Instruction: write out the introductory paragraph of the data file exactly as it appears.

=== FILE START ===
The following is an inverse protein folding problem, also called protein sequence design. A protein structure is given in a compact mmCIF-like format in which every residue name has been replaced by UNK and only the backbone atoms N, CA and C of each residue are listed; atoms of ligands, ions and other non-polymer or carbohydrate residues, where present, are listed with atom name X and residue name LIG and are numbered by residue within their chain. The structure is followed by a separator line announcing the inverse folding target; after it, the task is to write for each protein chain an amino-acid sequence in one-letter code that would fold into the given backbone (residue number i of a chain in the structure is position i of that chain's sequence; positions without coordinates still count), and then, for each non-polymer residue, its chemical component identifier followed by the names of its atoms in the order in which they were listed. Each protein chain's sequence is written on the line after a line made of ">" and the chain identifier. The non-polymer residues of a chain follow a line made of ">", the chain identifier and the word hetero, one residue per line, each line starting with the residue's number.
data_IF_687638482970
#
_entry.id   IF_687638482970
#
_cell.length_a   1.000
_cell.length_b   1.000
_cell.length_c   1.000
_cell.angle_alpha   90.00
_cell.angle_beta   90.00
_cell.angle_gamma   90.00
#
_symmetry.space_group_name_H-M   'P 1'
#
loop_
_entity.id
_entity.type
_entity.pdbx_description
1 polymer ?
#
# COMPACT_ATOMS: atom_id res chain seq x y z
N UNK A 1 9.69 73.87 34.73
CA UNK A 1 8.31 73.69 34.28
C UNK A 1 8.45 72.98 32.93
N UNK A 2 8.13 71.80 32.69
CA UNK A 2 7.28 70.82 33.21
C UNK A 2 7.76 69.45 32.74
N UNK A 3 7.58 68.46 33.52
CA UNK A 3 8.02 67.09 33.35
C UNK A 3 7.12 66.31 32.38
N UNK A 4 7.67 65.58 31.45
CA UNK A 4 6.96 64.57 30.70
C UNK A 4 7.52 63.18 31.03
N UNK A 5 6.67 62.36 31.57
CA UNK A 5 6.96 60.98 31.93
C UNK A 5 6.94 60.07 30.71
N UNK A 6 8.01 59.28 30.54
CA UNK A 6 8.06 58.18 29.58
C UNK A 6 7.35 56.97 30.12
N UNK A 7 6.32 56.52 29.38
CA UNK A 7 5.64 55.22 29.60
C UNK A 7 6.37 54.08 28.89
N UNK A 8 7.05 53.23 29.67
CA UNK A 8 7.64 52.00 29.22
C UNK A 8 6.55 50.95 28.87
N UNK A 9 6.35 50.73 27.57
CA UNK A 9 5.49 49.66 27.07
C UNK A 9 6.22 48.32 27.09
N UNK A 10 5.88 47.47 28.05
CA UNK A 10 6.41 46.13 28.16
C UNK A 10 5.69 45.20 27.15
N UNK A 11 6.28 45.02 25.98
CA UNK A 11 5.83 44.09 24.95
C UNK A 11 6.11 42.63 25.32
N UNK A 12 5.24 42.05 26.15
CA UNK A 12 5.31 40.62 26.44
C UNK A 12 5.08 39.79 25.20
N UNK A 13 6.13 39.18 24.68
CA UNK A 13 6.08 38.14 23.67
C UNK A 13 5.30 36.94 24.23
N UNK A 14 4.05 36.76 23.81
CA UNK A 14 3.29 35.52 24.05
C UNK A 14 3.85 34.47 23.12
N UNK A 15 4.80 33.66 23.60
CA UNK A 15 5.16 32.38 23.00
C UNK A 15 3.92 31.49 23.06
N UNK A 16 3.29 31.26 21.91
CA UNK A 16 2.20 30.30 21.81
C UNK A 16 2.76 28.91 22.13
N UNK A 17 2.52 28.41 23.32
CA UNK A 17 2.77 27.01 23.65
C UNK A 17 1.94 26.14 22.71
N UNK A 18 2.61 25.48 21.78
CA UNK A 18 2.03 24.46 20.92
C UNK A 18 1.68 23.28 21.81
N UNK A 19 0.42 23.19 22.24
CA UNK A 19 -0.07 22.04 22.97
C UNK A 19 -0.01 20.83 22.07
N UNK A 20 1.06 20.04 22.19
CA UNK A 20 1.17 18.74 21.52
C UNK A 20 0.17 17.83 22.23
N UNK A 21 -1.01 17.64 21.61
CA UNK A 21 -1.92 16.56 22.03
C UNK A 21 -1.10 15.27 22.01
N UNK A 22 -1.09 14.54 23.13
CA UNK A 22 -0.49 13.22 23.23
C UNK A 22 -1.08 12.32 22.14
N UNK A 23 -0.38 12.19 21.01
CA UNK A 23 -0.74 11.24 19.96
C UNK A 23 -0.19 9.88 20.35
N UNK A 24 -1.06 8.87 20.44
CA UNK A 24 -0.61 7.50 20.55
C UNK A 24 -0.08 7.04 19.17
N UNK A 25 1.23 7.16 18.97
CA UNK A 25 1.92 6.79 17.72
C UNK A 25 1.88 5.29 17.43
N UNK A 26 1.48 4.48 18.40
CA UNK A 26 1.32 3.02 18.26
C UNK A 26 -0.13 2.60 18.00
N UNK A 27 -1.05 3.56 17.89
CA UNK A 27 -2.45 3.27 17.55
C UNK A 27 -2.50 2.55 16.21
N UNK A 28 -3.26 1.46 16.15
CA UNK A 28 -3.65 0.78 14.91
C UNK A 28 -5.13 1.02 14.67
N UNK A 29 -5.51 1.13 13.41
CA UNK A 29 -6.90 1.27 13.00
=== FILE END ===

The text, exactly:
The following is an inverse protein folding problem, also called protein sequence design. A protein structure is given in a compact mmCIF-like format in which every residue name has been replaced by UNK and only the backbone atoms N, CA and C of each residue are listed; atoms of ligands, ions and other non-polymer or carbohydrate residues, where present, are listed with atom name X and residue name LIG and are numbered by residue within their chain. The structure is followed by a separator line announcing the inverse folding target; after it, the task is to write for each protein chain an amino-acid sequence in one-letter code that would fold into the given backbone (residue number i of a chain in the structure is position i of that chain's sequence; positions without coordinates still count), and then, for each non-polymer residue, its chemical component identifier followed by the names of its atoms in the order in which they were listed. Each protein chain's sequence is written on the line after a line made of ">" and the chain identifier. The non-polymer residues of a chain follow a line made of ">", the chain identifier and the word hetero, one residue per line, each line starting with the residue's number.